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Mateusz Gajda
Mateusz Gajda

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Do you know GRASP? Part 1 - Controller and Creator

Due to the fact that shorter posts are much better read, I decided to divide this topic into about 4 separate entries. Each concerning two or three patterns. Here is part one.

What is it?

GRASP - General Responsibility Assignment Software Patterns are 9 patterns, which will help you with adding a new responsibility to your current codebase. It could be very helpful because sometimes we don't know if this component is suitable for this functionality. Maybe we should create a new one? These 9 patterns can help us.


Problem: What the first object beyond the UI layer receives and coordinates “controls” a system operation?

Controllers image

In the software world, everything should have its responsibility. Models contain data, views present the data, repositories talk with databases, etc. Our systems are consistent with a lot of different objects and components. Very often they have to talk with each other, but we should take care who's talking to whom.
We do not want to let our objects talk directly to the database or other external services. We need something which takes this responsibility.

By simplifying our systems, we can say that they consist of many different use cases. Each use case needs to talk with a lot of different objects. We need to talk with the database, execute some operations on the domain object or retrieve some data from external API. We need also a layer that will be responsible for handling user input.

That is why we a controller. An object which will be an entry point for our use case or system. It will be the first object beyond the UI layer. Very often it will be an application service or command handler if we are talking in CQRS case. But, be careful! It isn't a controller such as in MVC. In MVC the controller is still part of a UI. In our case, it is the first object in the system. Let's take a look:

export class OrderService {
  private orderRepository: OrderRepository;
  private productRepository: ProductRepository;
  private constructor(
    orderRepository: OrderRepository, 
    productRepository: ProductRepository) {
    this.orderRepository = orderRepository;
    this.productRepository = productRepository;
  async create(orderDetails: OrderDetailsDto) {
    const { quantity, productId } = orderDetails;

    const product = await this.productRepository.get(productId);
    const order = Order.create(quantity, product);


We have our application service called OrderService. Here we talk to our database through repositories. We retrieve a product which next is passed to our static factory method, which is part of our domain model Order. Next, we save a new order to the database. Thanks to that, the domain model doesn't know anything about the database. Additionally, the separation of the application code from the UI allows us to test our service more easily. In the case of the unit tests, we need only to mock our repositories.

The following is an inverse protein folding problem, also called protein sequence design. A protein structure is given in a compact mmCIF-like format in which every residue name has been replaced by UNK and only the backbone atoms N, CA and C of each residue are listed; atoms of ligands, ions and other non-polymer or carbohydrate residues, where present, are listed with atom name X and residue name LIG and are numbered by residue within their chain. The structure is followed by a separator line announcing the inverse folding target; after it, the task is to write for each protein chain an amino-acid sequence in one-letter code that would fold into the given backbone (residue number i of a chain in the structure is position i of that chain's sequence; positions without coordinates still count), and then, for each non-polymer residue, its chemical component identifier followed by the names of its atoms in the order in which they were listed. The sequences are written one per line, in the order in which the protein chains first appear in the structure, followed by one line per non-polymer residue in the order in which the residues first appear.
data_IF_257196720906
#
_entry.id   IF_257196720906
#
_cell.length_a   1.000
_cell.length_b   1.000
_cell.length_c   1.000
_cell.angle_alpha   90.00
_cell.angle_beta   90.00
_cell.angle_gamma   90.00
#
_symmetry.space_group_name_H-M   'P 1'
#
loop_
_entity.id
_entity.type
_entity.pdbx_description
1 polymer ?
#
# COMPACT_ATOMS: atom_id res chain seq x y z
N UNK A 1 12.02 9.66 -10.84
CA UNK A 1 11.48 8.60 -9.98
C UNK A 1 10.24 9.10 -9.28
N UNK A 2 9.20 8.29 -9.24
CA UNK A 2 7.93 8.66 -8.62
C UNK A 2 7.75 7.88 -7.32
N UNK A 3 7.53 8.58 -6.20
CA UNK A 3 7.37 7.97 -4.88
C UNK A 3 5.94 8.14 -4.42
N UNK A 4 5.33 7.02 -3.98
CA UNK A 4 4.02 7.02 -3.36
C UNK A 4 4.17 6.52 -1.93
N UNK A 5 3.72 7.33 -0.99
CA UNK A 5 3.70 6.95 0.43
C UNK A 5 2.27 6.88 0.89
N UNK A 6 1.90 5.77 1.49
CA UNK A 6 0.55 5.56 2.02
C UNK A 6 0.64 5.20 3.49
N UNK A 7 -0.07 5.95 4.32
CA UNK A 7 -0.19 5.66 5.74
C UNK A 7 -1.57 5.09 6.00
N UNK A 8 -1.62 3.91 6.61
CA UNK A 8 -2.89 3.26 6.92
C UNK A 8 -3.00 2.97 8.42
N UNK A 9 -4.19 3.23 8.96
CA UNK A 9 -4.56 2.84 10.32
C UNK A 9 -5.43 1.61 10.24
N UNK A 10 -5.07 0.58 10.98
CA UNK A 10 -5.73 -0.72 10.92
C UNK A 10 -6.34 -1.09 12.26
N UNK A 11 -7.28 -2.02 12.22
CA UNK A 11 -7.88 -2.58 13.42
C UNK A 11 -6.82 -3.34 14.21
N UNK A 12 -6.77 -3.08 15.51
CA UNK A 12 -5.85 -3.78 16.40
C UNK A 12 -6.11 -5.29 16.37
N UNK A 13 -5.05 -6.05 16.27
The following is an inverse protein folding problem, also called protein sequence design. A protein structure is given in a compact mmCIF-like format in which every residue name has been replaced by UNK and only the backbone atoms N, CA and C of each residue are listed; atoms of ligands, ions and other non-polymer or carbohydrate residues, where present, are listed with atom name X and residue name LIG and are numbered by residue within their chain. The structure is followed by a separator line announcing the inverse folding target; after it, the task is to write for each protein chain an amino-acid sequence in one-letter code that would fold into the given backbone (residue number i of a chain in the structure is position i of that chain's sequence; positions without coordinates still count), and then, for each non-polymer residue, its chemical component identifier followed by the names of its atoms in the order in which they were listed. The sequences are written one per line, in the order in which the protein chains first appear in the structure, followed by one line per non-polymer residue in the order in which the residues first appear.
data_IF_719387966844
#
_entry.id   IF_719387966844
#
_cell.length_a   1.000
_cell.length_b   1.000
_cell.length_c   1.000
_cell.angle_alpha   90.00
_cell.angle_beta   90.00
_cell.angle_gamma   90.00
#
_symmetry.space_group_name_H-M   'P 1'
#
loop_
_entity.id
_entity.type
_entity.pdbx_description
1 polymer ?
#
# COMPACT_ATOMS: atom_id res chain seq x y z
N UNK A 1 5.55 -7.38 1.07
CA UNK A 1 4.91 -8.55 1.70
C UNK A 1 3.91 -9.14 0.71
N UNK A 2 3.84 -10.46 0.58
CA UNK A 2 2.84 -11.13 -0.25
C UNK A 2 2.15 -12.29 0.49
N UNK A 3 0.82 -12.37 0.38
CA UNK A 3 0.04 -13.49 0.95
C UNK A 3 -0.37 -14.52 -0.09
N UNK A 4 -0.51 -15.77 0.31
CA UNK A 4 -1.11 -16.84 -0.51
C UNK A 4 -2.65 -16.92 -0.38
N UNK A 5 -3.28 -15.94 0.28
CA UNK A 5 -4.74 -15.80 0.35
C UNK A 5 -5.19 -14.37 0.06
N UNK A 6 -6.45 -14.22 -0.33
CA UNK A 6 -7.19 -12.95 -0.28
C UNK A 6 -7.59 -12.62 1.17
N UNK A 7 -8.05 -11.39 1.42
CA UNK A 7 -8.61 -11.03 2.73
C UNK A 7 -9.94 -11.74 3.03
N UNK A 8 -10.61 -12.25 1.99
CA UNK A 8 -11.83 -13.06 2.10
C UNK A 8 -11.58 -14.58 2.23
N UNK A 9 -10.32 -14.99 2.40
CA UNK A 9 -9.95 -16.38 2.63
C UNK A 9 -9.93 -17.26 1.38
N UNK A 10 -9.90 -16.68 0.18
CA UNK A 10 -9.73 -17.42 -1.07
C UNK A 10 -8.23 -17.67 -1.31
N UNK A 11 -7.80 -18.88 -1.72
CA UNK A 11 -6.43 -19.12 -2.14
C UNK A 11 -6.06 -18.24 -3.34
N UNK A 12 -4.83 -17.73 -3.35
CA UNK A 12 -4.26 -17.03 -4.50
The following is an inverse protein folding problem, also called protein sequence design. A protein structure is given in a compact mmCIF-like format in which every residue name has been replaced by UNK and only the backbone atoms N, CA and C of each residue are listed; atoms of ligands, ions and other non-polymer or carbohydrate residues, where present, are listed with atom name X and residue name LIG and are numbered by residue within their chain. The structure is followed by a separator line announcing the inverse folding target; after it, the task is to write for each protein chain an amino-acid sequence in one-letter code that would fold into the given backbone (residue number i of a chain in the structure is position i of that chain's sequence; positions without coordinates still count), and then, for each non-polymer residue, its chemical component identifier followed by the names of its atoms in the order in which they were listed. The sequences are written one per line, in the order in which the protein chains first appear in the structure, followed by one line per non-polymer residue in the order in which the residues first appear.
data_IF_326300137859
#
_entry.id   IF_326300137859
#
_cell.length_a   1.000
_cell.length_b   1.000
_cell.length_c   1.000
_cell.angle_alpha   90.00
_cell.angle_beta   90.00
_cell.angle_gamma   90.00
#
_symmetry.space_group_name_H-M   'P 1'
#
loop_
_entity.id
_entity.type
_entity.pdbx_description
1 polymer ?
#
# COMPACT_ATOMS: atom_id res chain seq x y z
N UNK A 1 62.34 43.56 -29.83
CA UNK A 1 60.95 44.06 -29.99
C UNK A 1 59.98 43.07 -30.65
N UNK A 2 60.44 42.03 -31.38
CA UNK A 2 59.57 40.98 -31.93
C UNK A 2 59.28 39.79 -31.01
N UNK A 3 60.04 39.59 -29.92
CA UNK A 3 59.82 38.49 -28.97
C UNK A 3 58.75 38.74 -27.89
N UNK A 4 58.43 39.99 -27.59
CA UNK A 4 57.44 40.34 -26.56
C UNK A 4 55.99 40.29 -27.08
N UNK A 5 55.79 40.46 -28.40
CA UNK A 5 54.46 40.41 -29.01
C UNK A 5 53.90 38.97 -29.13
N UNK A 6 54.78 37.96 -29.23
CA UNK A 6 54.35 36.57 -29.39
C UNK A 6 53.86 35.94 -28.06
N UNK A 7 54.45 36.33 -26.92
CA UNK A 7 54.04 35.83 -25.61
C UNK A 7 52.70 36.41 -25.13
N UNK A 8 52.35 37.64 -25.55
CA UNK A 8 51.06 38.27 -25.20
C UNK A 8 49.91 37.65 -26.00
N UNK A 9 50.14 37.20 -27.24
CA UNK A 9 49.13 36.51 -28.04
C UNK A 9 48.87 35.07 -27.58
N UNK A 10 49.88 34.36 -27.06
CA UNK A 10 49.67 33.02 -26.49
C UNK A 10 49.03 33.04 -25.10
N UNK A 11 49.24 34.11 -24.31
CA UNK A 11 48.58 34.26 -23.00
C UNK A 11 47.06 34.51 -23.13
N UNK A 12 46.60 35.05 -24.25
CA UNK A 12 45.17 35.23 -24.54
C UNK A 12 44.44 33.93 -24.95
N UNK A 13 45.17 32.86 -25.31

Here is how it looks like in our router:

export const orderRouting = (orderService: OrderService) => {
  const router = express.Router();"/order", (req: Request, res: Response, next: express.NextFunction) => {
        productId: req.body.productId,
        quantity: req.body.quantity,
      .then(result => res.json(result))
      .catch(err => next(err));

  return router;


Problem: Who creates object Y?

Lego creator

A common problem is definitely which object should be responsible for creating a class Y instance. Creating an object is an important process, so it is good to have defined rules that will make it easier to decide who should create a Y-instance. So let's take a look at these rules. Object X can create Y if the following conditions are true:

  1. X aggregate/contains Y.
  2. X has all the data required to create Y
  3. X closely use Y

Thanks to these rules, it may turn out that we don't have to create a special factory to create the Y object. We can simply create it in object X. Why? Because X object needs Y object, it knows everything about how to create Y object so a new factory, in this case, will be useless.

Assume that we have a diary class that contains our notes. We can easily create our note inside the Diary, because it contains the list of Notes.

export class Diary {
  notes: Notes[];

  addNote(title: string, content: string){
    this.notes.push(Notes.create(title, content))


That's only 2 out of 9 patterns. In the next few parts, I'll introduce you to the next ones. I hope you'll find them useful and use them. If you have some question, feel free to write a comment :)

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